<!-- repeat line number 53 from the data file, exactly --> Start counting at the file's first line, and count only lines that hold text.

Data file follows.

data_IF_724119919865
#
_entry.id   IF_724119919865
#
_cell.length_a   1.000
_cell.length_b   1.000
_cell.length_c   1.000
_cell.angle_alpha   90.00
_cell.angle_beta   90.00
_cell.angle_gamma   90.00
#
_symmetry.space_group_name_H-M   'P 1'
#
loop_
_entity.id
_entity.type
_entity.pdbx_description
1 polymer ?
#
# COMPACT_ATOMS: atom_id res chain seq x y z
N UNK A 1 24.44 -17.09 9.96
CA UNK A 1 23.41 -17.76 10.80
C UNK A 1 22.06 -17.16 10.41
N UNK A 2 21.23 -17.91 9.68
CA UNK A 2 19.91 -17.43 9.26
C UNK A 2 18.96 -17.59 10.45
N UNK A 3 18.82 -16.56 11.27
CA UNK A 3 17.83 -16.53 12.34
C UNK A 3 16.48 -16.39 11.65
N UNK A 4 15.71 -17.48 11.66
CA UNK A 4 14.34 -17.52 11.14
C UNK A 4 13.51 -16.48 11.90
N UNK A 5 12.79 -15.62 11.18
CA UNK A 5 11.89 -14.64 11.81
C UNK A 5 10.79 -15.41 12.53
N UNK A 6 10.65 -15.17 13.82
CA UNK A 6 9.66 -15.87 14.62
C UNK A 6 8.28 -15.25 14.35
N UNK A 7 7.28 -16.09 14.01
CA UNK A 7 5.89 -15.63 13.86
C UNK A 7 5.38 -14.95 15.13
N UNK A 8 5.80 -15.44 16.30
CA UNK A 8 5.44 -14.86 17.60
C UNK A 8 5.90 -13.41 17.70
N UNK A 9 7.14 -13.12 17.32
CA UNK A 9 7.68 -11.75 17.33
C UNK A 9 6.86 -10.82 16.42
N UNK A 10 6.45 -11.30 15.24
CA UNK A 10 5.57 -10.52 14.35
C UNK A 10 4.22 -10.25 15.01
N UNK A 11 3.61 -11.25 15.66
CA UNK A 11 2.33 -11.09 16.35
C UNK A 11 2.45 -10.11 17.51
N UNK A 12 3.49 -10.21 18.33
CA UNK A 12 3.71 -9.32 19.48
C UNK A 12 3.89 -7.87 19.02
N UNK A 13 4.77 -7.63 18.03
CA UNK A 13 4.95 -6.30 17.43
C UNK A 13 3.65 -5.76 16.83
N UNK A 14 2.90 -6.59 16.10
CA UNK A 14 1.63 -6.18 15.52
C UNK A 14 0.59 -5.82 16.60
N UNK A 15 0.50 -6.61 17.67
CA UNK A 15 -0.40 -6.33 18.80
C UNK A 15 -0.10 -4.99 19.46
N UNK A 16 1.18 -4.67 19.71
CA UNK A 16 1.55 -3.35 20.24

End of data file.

C UNK A 11 2.45 -10.11 17.51